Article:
Princess Street

Walking west from Sherman Avenue North to Milton Street

Armenian moulder at Internationl Harvester


Joyce Yakmalian moved to Princess Street in 1928; she remembers the neighbourhood.



West along Princess Street was a small community of Armenian workers who almost all worked at International Harvester. They were part of the first wave of immigrants who settled in Hamilton in the two decades before World War I. They came to Canada to escape poor agricultural conditions, high taxes, forced labour and conscription in their homeland. Most came for short periods and took their earnings back with them. Many of the Armenians in Hamilton were from the Keghi district, in the western part of that country. Princess Street was an ideal place for these sojourners to live, since it was within easy walking distance of the plants. A new arrival could easily find lodgings in an Armenian boardinghouse and would hear about job openings from fellow Keghetzis.

These men worked at some of the heaviest, dirtiest jobs in Canadian industry. Many Armenians in Hamilton found employment as moulders, shake-out men, sand cutters and core-makers in the malleable and grey iron foundries of International Harvester. “There was a standing order to give jobs to Armenians,” remembers one former Harvester employee, because “the foundries were hot and not so desirable. But the Armenians were industrious and prepared to work there.”

After 1915, this group was joined by waves of refugees fleeing the Turkish massacre in their homeland. Hundreds of thousands of Armenian peasants were murdered or dispossessed of their land. Virtually every Armenian family in Hamilton lost at least one close relative. With nothing left to return to, these transient labourers began to establish roots as Canadian citizens. Many Armenian men living in the city married the women who arrived as refugees.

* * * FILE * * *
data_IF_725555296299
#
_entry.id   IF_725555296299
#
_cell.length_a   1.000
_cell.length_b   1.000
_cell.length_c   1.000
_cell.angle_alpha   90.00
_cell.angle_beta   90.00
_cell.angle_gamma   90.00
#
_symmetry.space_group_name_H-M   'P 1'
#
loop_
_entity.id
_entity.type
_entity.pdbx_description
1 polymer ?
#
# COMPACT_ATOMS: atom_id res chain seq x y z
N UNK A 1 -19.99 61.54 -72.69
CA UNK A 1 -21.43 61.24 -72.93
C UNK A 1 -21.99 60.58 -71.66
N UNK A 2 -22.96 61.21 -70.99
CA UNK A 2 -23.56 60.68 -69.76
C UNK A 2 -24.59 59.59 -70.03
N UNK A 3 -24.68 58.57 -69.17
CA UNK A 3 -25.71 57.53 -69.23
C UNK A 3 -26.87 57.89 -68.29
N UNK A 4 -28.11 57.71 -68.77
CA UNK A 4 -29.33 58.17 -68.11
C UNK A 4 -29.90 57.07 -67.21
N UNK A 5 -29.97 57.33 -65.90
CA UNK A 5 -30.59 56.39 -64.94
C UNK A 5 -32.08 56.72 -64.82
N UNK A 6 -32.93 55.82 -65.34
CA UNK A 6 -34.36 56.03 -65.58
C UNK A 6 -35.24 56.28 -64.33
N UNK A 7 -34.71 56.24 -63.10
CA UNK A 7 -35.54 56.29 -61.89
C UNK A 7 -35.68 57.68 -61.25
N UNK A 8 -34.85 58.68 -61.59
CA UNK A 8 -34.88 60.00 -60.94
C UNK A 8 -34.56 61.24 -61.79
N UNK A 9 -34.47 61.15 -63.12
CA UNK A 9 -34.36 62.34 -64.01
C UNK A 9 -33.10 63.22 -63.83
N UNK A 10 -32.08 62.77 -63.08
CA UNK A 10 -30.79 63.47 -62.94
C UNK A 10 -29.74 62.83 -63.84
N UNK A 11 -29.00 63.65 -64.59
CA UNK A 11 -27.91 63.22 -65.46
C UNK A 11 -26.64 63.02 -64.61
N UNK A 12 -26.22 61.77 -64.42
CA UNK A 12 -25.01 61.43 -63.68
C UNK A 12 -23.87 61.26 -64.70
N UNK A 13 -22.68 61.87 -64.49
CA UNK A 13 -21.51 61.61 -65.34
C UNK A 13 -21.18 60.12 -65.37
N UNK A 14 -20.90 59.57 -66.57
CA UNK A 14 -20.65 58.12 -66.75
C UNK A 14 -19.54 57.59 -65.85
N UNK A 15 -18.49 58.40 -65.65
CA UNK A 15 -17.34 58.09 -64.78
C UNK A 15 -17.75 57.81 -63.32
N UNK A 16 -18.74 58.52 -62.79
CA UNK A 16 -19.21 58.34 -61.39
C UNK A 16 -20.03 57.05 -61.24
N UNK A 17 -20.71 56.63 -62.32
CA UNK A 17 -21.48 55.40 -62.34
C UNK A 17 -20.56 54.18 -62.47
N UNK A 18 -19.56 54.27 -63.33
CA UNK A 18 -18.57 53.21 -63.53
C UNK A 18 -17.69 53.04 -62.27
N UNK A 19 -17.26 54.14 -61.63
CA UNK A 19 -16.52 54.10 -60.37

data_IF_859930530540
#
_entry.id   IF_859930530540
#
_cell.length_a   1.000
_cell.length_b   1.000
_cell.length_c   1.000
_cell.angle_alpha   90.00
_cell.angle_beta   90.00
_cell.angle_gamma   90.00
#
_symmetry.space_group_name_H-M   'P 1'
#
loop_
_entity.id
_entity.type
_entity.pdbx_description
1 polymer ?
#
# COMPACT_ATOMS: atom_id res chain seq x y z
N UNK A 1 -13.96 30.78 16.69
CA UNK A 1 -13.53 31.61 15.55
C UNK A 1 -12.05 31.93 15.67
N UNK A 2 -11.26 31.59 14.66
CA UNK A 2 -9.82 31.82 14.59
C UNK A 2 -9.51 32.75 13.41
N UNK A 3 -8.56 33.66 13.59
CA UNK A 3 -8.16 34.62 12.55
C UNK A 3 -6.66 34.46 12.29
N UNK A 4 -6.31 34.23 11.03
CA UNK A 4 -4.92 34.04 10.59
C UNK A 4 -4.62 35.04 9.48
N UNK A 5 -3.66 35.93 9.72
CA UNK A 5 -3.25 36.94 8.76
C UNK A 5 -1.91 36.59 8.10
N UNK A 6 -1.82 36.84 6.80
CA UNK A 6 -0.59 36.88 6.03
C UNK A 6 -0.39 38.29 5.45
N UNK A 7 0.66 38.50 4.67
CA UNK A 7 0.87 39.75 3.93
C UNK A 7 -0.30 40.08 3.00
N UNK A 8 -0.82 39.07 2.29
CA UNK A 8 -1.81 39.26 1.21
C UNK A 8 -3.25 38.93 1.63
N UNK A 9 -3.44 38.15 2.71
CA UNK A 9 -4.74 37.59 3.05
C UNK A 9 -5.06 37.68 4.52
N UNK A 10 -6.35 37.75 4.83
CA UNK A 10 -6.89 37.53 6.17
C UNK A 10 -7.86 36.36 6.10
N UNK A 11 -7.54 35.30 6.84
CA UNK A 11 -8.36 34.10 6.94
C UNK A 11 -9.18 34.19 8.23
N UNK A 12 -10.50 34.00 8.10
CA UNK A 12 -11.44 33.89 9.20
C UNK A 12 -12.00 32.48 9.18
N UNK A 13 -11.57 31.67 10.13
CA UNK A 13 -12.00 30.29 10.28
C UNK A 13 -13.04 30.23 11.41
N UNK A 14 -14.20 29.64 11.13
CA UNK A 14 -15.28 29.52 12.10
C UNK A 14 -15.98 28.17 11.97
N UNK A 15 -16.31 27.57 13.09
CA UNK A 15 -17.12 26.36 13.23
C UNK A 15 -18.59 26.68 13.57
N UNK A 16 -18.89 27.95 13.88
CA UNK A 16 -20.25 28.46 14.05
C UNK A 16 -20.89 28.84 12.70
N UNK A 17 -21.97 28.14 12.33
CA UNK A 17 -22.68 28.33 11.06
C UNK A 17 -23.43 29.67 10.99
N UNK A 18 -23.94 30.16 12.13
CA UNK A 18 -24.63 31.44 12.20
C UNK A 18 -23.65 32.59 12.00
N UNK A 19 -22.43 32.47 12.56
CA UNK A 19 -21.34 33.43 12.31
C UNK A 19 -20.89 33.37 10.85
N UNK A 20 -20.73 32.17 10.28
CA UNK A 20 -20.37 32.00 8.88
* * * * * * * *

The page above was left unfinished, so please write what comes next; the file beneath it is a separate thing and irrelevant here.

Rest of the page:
These immigrants rebuilt their lives bit by bit. Their community was well-situated for young families. It was a short walk to the shops on Barton Street East, Gibson Public School, St. Philips Anglican Church, the All People’s Mission and public transit.

Families worked together to earn a living and fit into their new community. All family members pitched in with vegetable gardens. Some families were able to open small businesses. The neighbourhood was dotted with Armenian boardinghouses, coffee shops and food stores. Women looked after some of these businesses as well as their households. Some women made extra cash by selling needlepoint or knitted items at the nearby All People’s Mission.

By 1935, the Armenian community was well-established in Hamilton. On the northeast corner of Gibson and Princess Streets stood the N. Mooradian grocery store. On the southwest corner were the Korkoian Apartments. Up on Barton Street East, you could find the A. Moukborian and J. Kaprielian barbershops, the J. Abrahamian shoemaker and the P. Ohanian restaurant.